ASEAN FAW Action Plan project associate, Randolph Candano, interviews Melissa Montecalvo to find out more about her work on biological control of plant pests and diseases.
Melissa works at the National Crop Protection Center (NCPC) in the Philippines where she implements research and development initiatives on fungal disease management, biological control of insect pests and diseases, and postharvest pathology. She is also involved in the NCPC Plant Health Clinic, which provides plant disease diagnosis to various stakeholders. Melissa is also active in promoting research findings in scientific conferences and in providing training and extension services on disease identification and management.
What are you currently doing at NCPC? What work are you and your organization currently undertaking related to FAW?
My current research is focused on the biological control of insect pests and diseases. Specifically, my team identifies beneficial microorganisms such as bacterial and fungal isolates that can work against fungal pathogens. We also study the potential use of entomopathogenic fungi against the brown planthopper that is a serious pest that infests rice. I also collaborate with scientist Marcela M. Navasero in conducting bioefficacy testing, mass production, and formulation of entomopathogenic fungi against three armyworm species, namely the fall armyworm (FAW), onion armyworm, and true armyworm.
The NCPC is also proactive in the detection of FAW and is closely coordinating and providing technical assistance to farmers, government agencies, and private institutions. We are also part of the FAO FAW Global Action Program and the University of the Philippines Los Baños (UPLB) FAW Research and Extension Committee. NCPC also develops crop protection strategies by conducting research on microbials, natural enemies, pheromones, and insecticide management. Some of these initiatives are being implemented with the Institute of Weed Science, Entomology, and Plant Pathology in the College of Agriculture and Food Science at UPLB.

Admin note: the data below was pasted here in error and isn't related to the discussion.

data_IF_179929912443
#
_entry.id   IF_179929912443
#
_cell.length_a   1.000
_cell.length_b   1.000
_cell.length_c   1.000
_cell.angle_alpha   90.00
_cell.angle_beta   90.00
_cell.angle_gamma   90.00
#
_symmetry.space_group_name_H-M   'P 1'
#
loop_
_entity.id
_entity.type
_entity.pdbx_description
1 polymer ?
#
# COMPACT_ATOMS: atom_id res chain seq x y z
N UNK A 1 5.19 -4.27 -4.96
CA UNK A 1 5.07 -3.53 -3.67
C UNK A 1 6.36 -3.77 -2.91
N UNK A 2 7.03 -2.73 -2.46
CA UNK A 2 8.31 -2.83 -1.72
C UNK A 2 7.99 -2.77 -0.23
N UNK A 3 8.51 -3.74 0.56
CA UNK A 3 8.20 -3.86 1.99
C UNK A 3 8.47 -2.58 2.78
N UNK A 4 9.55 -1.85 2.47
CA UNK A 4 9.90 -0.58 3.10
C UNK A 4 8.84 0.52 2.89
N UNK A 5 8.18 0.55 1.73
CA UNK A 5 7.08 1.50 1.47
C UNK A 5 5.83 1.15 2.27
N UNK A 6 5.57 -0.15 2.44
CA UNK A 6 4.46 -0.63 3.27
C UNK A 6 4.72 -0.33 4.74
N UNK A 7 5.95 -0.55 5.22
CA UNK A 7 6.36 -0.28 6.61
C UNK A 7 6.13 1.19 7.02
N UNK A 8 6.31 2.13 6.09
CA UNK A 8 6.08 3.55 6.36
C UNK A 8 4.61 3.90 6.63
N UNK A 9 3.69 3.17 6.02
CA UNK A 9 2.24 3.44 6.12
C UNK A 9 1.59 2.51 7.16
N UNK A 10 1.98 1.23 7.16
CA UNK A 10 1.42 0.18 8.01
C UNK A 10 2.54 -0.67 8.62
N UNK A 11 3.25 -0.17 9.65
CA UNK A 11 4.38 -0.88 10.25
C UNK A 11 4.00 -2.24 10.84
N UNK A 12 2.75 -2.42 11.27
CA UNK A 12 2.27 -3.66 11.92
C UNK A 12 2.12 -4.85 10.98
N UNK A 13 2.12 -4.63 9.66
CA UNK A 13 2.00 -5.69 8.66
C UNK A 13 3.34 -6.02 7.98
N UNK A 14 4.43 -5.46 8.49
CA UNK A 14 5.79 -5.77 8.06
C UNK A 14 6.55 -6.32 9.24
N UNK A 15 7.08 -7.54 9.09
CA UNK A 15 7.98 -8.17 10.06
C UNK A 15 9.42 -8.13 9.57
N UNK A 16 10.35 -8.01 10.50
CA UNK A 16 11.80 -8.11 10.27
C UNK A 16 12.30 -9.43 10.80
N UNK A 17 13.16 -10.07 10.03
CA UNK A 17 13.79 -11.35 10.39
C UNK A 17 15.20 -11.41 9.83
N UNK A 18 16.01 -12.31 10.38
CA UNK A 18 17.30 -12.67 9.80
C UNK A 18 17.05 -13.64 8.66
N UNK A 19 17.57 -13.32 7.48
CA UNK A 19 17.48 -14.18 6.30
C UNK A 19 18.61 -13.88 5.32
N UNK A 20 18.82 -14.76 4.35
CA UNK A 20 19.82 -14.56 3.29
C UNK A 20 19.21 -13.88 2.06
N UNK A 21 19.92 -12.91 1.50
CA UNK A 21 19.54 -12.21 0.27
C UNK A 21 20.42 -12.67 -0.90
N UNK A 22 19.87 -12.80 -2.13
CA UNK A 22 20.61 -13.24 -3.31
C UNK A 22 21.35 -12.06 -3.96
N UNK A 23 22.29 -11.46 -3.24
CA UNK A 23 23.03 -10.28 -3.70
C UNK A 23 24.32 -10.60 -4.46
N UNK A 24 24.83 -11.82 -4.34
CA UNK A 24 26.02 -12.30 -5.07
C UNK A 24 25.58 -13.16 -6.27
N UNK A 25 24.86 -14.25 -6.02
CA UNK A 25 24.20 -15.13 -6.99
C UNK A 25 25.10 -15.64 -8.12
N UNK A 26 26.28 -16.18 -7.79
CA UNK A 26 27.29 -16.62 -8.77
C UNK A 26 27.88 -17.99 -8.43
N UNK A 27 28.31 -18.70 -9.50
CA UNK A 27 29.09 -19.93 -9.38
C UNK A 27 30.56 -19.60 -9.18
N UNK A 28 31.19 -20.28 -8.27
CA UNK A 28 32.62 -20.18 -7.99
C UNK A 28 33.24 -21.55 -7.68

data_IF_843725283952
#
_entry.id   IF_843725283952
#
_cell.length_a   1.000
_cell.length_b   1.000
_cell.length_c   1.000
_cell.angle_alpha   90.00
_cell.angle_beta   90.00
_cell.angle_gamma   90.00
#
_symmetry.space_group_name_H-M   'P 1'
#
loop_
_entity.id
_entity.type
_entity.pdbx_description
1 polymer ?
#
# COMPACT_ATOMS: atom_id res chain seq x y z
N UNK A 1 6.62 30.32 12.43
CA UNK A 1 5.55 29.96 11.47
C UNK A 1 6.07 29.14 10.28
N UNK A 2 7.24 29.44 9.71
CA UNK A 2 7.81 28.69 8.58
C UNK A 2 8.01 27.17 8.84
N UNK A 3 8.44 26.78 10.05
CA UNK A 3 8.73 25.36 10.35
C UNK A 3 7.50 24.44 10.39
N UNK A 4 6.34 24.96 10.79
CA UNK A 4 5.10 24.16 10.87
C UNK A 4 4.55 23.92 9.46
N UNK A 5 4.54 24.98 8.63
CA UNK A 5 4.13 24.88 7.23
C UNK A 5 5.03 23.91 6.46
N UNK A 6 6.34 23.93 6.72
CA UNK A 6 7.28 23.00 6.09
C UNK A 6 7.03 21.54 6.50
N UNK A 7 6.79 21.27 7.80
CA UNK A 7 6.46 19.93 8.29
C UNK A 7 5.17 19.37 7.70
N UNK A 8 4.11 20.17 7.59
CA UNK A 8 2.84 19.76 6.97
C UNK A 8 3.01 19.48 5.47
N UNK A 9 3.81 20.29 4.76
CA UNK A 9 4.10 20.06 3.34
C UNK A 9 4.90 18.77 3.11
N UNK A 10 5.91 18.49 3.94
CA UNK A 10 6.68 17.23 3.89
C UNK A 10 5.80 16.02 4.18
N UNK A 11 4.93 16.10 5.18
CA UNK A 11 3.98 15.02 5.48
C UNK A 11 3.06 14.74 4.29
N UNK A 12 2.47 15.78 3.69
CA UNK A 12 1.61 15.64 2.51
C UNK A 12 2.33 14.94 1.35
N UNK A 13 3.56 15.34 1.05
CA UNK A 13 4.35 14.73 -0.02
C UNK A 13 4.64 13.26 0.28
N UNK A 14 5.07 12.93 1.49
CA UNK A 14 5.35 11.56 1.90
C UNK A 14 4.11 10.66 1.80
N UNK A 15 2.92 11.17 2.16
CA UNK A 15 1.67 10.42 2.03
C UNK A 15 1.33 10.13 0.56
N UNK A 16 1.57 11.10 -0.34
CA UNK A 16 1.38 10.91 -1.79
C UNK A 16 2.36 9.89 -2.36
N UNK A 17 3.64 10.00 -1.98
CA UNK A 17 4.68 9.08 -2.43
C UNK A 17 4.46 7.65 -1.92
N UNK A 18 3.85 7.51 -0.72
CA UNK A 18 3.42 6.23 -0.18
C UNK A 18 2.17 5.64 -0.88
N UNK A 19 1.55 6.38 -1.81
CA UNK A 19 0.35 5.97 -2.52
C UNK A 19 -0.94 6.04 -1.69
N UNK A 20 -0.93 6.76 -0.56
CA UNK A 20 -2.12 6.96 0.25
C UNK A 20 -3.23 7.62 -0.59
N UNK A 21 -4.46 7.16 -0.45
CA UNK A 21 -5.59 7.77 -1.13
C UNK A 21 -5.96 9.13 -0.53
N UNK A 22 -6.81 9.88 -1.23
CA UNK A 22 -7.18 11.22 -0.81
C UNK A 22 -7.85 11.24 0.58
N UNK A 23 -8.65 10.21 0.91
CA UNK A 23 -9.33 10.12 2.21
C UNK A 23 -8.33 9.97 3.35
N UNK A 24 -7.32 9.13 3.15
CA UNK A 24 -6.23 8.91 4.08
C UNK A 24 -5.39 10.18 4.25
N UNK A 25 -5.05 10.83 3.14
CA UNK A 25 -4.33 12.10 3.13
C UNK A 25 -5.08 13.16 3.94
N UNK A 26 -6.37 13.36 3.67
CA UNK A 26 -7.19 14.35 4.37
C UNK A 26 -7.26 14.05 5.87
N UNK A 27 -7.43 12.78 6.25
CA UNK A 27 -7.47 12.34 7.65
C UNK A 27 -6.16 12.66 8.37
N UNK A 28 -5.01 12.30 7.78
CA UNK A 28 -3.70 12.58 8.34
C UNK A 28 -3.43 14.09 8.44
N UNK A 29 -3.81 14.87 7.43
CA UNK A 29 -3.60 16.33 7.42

What are the role(s) of entomopathogenic fungi in integrated pest management?
Entomopathogenic fungi are biological control agents that can be used in combination with other pest management strategies. They are beneficial microorganisms that cause lethal infection to insect pests resulting in prevention of population build-up and reduction in crop damage. Mycosis in insects occur as fungal inoculum attach and enter the external integument. Enzymes and secondary metabolites are produced in the infection process. Research has also reported that entomopathogenic fungi can improve plant growth.
How do you think entomopathogenic fungi can be used in managing fall armyworm in the country? Entomopathogenic fungi can be used in managing FAW in the Philippines just like in any other corn producing regions. To increase its utilization, these should be mass produced, further developed as a stable product, and be readily available to farmers. These biological control agents can be significant components in IPM for FAW.
Our findings indicate that entomopathogenic fungi can affect the different life stages of FAW under laboratory conditions. Other studies also suggest significant potential due to their ability to survive in the soil and live endophytically in corn plants. However, application of entomopathogenic fungi is not a silver bullet to manage FAW. A comprehensive approach following integrated pest management (IPM) still has to be implemented to mitigate the pest more effectively and reduce potential yield loss.